Written by Kyle Rodda - IG Australia
The global market landscape: November’s gains, as modest as they were, have been snatched it would seem, across Wall Street indices and Australia’s ASX200. The bloodletting has been profuse once more this week, and it seems that diminishing number of momentum chasers have had handed to them another dose of market reality. To be fair, this latest round of selling has been precipitated by a new risk: tumbling oil prices. The price of the black stuff bounced overnight, but this was of course only after a considerable plunge that sent prices into a technical bear market. Energy stocks have been pummelled, and its sparked concerns that debt instruments secured to oil held by many corporates are at a materially higher risk of default. That’s turned a commodity problem into a real-financial problem.
US markets: That’s what has manifested in markets overnight. Credit spreads on US investment grade credit have blown out again, compounding the existing concerns relating to the effects Fed tightening will have on (deteriorating) liquidity conditions. The 3-month Libor rate for one, despite relatively lower volatility since the end of October, has continued to march higher, further stifling financial conditions. The assumed affect this dynamic will have on global credit availability has hit financial stocks, and those areas of the market considered highly leveraged – like US tech – driving a remarkably synchronized sell-off across Wall Street Indices last night. At time of writing, the Dow Jones, S&P500 and NASDAQ have pared losses for the session, leading into the final moments of trade, but this turnaround only occurred after an announcement by UK Prime Minister Theresa May she has cabinet support for her Brexit deal.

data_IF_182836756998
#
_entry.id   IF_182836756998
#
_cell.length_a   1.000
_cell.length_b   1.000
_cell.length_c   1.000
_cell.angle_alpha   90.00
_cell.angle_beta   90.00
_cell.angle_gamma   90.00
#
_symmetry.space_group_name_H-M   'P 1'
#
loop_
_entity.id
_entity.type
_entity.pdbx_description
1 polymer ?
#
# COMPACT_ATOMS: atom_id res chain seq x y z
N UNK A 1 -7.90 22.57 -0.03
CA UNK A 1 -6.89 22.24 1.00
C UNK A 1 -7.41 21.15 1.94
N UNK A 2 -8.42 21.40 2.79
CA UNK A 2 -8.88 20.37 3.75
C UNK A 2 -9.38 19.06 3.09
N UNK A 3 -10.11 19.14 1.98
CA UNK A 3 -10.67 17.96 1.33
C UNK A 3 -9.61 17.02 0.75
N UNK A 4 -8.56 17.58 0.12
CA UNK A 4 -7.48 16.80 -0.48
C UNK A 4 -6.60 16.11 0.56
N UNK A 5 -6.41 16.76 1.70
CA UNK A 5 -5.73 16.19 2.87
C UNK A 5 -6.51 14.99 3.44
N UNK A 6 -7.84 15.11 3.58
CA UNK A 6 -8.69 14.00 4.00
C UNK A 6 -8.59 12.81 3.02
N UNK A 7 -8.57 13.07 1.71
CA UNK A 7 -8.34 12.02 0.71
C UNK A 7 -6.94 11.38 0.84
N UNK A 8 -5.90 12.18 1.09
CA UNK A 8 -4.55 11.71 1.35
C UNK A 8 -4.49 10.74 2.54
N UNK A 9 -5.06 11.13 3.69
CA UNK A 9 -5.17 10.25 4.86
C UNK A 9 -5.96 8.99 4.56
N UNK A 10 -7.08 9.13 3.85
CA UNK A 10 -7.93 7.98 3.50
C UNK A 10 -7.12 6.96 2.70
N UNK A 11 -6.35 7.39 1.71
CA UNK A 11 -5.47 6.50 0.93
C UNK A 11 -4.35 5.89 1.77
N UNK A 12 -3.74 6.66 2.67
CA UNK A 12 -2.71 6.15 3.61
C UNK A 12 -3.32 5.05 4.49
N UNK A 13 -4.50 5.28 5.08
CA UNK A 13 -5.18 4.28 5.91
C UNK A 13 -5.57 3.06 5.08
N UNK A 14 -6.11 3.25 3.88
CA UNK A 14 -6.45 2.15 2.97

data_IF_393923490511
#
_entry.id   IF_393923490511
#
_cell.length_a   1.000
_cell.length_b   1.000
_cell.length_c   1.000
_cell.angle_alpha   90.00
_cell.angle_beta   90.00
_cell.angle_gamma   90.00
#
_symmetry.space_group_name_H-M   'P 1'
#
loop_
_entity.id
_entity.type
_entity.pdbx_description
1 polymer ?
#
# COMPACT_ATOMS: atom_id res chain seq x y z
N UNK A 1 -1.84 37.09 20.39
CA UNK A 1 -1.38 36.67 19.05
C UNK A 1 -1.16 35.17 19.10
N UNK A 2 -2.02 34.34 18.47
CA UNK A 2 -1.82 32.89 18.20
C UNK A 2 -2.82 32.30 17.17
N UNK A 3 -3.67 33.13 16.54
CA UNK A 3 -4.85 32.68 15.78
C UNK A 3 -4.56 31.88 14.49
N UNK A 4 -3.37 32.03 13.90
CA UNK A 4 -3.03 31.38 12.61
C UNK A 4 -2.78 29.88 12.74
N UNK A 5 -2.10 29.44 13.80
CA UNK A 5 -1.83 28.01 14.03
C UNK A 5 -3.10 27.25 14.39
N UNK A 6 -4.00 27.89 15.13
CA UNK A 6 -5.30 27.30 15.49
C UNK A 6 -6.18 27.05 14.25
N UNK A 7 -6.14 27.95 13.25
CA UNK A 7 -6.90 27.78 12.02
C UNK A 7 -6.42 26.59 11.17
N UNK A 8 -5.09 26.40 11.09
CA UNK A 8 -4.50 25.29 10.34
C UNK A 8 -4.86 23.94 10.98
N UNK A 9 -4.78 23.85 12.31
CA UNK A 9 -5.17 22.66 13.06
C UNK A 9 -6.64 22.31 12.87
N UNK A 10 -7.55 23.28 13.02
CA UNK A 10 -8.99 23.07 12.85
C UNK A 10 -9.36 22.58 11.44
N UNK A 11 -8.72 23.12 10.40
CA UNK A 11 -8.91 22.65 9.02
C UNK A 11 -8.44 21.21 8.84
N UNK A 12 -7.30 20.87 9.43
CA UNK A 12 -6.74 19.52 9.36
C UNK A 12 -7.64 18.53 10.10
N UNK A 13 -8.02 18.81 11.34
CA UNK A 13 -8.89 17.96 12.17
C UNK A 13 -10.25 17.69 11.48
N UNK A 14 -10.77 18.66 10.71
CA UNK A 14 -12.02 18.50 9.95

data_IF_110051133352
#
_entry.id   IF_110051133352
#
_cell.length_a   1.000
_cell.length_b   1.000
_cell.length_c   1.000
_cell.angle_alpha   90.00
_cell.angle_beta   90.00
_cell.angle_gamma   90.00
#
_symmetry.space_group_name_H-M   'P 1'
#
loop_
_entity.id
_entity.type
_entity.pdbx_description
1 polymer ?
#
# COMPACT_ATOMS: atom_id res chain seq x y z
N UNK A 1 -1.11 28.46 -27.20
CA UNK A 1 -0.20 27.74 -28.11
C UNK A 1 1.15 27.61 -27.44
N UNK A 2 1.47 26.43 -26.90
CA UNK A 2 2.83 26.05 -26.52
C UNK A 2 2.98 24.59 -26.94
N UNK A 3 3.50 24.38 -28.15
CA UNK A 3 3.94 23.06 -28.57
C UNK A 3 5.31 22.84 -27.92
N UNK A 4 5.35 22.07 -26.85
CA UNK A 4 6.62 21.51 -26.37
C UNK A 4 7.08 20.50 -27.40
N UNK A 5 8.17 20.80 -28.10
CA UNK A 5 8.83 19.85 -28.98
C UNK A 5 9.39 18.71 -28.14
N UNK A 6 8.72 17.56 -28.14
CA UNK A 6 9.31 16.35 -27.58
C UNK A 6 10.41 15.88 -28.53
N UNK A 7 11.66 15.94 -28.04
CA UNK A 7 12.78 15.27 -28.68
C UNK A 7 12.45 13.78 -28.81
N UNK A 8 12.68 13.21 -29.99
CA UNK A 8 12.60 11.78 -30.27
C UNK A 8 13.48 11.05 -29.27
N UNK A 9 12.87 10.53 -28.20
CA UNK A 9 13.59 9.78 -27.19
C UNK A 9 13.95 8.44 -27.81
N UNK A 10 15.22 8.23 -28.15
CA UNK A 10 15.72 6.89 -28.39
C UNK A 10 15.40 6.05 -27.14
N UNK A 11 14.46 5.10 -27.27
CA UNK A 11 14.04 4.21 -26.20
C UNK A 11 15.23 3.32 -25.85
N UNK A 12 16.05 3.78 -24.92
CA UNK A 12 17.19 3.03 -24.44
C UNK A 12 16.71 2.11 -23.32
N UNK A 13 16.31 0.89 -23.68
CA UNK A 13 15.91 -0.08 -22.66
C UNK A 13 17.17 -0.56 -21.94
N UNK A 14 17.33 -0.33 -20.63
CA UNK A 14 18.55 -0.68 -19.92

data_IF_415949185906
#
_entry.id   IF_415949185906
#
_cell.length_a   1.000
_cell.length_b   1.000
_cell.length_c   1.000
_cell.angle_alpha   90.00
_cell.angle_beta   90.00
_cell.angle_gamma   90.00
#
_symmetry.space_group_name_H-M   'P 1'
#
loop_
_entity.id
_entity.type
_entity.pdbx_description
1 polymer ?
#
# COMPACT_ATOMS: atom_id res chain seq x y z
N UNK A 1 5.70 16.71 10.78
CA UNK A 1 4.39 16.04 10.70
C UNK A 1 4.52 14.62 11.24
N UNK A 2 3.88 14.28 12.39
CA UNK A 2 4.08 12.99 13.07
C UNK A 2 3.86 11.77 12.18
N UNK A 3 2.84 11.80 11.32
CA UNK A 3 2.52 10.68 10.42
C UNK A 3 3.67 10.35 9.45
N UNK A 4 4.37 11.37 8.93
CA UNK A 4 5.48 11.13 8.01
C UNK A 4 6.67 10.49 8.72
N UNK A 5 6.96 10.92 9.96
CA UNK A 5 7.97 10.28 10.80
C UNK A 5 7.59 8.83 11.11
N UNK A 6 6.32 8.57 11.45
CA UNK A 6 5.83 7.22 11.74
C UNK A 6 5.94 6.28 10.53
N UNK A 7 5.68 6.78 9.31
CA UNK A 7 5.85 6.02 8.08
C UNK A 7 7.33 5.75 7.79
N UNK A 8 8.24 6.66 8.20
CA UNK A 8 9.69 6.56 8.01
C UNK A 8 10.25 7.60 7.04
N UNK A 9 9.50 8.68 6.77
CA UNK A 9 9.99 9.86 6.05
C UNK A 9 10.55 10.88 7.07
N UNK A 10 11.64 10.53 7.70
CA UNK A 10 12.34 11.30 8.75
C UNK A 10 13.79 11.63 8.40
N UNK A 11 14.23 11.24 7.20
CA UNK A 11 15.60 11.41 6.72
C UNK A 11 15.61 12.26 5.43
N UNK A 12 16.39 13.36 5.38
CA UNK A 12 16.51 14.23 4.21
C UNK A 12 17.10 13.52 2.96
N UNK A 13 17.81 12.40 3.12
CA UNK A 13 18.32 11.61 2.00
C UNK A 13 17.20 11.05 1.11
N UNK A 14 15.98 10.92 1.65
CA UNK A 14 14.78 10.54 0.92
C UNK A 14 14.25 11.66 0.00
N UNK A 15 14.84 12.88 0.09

US Treasuries and US CPI: US Treasuries have caught a bid on last night’s trade, with the yield on the US 10 Year Treasury note falling to 3.10 per cent, and the yield on the US 2 Year Note falling to 2.85 per cent, narrowing the spread between those two assets to 25 basis points. A haven play into Treasuries was fortuitously supported by (on balance) softer CPI figures out of the US overnight: annualized core CPI dipped from a month earlier to 2.1 per cent. The figures momentarily dulled fears of inflation risk, permitting traders to discount such anxieties, as risk-off assets, such as US Treasuries, were sought. It’s a trade with shrinking efficacy, however, and it won’t be long before the new-normal of elevated volatility, caused by a hiking US Fed, snuffs it out.
Fed policy and Powell’s speech: This is because despite all the volatility already seen in financial markets in recent months, it won’t be enough to stop this Fed from hiking interest rates. Indeed, circumstances could change, and a risk too difficult for the Fed to ignore could derail these plans. As it stands now though, Jerome Powell’s Fed has little sympathy for the crocodile tears of market participants. He and his team are concerned with Main Street and its wellbeing, and for now, the average American punter (at least, according to the data) is doing rather well. Wall Street will just have to adjust to this world of less accommodative monetary policy – just as markets ought to do when they are functioning properly, and without artificial support. For this reason, the day ahead will find itself hinging-on a speech to be delivered by Chairperson Powell, with traders waiting for any word that may indicate a more dovish view.